When Technology and Safety Collide

07:15AM Oct 24, 2015
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Emerging innovations such as drones demand responsible use

As new technologies make their way into agriculture, they bring new opportunities to farmers. Occasionally, they present new hazards as well.

Drones are a perfect example. In August, the Washington Post reported there have been more than 700 “close call” incidents between drones and piloted aircraft since the year began. That’s bad buzz for an emerging technology not totally cleared (at least commercially) by the Federal Aviation Administration (FAA).

Several groups are taking measures to make drones as safe as possible. The National Association of Mutual Insurance Companies (NAMIC) released a white paper earlier this year examining potential insurance issues for commercial drones. Tom Karol, the group’s general counsel, says there are complicated issues to resolve before drone users can adequately protect themselves.

“Mechanical things in the sky have a nasty proclivity to sometimes fall in unexpected ways and places,” he says. “As the commercial applications of drones continue to grow, so will the potential for crashes, damage, loss and injuries, all of which will carry an added potential for liability. Insurance professionals who best understand the issues can gain tremendous opportunities to help their policyholders.”

NAMIC estimates only 3% of drones in operation are insured. As the white paper notes, there will always be risks to operating a drone, so consider property and casualty insurance. 

Meanwhile, an educational effort called “Know Before You Fly” has emerged. Developed by the Association for Unmanned Vehicle Systems International, the Academy of Model Aeronautics (AMA) and the Small UAV Coalition, in partnership with the FAA, the initiative offers some practical “dos and don’ts” for first-time flyers, including:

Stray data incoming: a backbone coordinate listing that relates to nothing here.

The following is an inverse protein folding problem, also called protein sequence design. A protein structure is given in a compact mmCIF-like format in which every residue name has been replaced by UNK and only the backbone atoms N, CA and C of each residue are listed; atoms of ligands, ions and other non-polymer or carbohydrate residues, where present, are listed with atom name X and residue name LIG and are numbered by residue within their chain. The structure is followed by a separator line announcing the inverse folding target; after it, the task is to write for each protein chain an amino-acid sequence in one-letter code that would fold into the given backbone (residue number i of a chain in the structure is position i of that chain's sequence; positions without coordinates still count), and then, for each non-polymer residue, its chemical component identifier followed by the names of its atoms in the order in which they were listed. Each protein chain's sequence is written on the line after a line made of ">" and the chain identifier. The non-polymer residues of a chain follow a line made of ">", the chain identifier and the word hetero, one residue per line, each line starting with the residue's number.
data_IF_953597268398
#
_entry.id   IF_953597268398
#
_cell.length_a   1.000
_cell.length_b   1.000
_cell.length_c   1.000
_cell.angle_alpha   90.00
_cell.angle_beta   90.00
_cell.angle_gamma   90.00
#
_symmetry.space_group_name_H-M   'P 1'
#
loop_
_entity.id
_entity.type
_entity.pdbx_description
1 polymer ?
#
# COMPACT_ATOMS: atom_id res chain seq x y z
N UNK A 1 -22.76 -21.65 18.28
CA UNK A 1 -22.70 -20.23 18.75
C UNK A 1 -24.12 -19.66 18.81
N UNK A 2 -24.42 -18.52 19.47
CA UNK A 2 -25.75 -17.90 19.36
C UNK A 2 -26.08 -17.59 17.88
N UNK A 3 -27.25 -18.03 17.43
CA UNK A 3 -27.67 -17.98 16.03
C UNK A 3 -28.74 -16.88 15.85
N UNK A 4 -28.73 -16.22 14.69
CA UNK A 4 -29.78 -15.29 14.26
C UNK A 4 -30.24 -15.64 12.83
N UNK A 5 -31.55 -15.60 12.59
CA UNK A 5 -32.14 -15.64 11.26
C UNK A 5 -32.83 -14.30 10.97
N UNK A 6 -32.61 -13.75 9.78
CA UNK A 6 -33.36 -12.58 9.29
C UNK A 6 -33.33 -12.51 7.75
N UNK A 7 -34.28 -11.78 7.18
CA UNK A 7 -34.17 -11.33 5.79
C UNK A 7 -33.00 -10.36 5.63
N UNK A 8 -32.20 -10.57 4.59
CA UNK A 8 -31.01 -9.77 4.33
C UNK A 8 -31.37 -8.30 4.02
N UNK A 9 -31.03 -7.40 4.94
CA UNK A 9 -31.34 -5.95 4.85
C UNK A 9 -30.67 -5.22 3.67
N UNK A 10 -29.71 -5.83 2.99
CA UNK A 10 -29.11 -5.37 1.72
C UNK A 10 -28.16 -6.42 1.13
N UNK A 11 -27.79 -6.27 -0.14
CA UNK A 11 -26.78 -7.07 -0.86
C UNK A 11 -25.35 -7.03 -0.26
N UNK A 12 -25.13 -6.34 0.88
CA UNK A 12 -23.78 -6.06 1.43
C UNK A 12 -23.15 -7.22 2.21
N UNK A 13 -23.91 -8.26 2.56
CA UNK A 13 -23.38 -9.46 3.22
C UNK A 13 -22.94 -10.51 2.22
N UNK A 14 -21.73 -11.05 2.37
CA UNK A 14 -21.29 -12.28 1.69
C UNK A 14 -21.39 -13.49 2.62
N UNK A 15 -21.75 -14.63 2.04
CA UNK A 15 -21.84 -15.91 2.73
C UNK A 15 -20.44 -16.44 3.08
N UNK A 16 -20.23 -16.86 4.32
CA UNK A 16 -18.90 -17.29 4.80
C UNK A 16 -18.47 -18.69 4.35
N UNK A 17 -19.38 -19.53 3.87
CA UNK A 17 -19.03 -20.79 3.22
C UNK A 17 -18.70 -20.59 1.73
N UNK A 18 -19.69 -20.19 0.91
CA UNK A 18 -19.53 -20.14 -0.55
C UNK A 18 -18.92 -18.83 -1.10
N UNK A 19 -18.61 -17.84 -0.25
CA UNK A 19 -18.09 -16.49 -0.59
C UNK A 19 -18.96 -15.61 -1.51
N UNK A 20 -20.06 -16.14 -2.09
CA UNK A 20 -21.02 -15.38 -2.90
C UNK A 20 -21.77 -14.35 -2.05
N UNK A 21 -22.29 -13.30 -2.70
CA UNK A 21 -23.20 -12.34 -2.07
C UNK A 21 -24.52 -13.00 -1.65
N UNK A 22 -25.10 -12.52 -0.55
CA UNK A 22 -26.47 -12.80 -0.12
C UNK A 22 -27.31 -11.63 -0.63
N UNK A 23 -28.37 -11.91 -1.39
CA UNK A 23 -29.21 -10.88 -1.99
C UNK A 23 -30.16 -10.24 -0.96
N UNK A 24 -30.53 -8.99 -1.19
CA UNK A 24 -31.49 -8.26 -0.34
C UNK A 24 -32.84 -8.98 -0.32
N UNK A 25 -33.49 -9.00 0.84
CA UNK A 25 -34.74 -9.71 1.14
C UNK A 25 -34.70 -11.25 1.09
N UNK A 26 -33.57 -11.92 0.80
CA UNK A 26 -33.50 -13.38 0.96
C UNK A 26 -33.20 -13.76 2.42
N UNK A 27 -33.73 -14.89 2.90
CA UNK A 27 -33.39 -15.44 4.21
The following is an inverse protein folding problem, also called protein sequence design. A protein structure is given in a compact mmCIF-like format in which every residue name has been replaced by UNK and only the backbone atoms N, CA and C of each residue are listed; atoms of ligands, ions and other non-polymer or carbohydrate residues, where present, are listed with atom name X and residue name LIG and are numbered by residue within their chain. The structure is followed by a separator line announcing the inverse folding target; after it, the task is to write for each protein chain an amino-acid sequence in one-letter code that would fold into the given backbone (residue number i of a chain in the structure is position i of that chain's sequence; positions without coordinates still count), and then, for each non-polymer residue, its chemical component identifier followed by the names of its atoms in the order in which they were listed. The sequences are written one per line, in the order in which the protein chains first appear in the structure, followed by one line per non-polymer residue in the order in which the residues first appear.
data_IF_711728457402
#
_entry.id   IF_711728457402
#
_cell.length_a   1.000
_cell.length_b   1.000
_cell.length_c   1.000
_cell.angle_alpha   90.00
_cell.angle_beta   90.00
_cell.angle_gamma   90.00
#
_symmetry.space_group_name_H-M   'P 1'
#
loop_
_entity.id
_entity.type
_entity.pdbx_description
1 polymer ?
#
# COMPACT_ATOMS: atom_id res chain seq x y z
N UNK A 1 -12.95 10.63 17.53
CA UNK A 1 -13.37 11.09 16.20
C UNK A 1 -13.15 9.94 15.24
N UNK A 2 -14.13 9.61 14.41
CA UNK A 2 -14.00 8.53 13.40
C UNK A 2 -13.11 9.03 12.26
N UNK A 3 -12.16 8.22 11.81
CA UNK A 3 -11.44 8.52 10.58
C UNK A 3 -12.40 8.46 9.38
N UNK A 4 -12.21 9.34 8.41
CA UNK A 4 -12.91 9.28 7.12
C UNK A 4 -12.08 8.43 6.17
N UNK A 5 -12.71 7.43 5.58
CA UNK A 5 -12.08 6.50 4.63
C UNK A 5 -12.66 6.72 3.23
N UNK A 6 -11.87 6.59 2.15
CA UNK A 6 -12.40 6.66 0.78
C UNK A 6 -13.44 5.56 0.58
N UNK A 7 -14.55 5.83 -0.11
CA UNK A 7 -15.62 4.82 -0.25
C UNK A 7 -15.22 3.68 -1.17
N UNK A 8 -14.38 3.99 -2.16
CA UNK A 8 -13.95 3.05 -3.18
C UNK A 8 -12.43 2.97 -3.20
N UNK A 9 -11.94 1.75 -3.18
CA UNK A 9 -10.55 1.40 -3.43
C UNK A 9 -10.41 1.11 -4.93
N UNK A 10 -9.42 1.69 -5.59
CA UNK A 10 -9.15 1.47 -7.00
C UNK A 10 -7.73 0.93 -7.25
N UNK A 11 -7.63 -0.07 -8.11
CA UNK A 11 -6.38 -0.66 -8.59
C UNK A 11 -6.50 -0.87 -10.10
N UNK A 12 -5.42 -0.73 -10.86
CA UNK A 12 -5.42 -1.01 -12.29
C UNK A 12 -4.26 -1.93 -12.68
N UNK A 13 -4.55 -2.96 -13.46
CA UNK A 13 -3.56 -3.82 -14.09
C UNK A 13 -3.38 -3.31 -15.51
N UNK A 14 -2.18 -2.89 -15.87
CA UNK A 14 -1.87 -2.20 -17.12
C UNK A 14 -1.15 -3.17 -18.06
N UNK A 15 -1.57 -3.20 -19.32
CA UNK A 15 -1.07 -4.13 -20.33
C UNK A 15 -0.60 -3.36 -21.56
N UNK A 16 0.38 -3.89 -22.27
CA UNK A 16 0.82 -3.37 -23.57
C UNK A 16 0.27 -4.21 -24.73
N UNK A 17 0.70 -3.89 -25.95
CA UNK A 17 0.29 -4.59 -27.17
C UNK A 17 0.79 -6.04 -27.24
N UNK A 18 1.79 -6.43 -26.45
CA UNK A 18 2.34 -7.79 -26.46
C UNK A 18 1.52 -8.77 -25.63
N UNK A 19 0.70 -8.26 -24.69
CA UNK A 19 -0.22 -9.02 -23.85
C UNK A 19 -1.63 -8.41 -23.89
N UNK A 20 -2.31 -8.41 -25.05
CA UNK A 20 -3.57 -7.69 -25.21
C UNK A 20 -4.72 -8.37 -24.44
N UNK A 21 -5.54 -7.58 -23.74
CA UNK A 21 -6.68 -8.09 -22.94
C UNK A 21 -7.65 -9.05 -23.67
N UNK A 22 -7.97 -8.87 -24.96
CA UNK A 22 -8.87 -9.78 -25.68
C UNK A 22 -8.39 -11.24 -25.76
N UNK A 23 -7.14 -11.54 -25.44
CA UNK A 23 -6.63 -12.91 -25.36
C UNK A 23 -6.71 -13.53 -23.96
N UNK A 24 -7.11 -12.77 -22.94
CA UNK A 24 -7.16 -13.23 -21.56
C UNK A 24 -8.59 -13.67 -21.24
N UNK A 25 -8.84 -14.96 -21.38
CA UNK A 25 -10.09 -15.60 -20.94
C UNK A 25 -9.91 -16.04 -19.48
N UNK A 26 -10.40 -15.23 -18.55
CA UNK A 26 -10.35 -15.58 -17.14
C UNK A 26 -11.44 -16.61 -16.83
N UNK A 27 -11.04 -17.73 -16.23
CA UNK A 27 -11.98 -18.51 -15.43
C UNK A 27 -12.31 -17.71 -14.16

• Do follow safety guidelines, like the ones developed by AMA.
  • Don’t fly higher than 400'.
  • Do keep a line of sight with your drone at all times.
  • Don’t interfere and remain well clear of all manned aircraft.
  • Don’t fly your drone over people or moving vehicles.
  • Do check and follow all local laws and ordinances.
  • Don’t take photos of other people or property without their permission.
  • Don’t fly over sensitive infrastructures, such as power stations, government facilities and busy roadways.
  • Do fly in safe weather conditions. Be careful when there are high winds or reduced visibility.
  • Do contact the airport or control tower if you plan on flying within five miles of an airport.      

Another technology finding its way to the farm is autonomous machinery. Todd Janzen, a former Kansas farmer and attorney in Indiana, points out there will be obvious liability issues when self-driving farm equipment is a reality.

“Accident risks are huge,” he says. “Google’s self-driving cars are tiny and probably would ‘bounce’ off another car in a collision. But a new four-wheel-drive tractor that runs out of control is not going to stop when it collides with vehicles or buildings.”

Sensor technology could go a long way in preventing accidents, Janzen says. Still, accidents are likely to happen. When they do, who’s at fault?

“Manufacturers will blame the farmer for not calibrating or setting up the equipment properly, and the farmer will blame the manufacturer for a design flaw,” he says.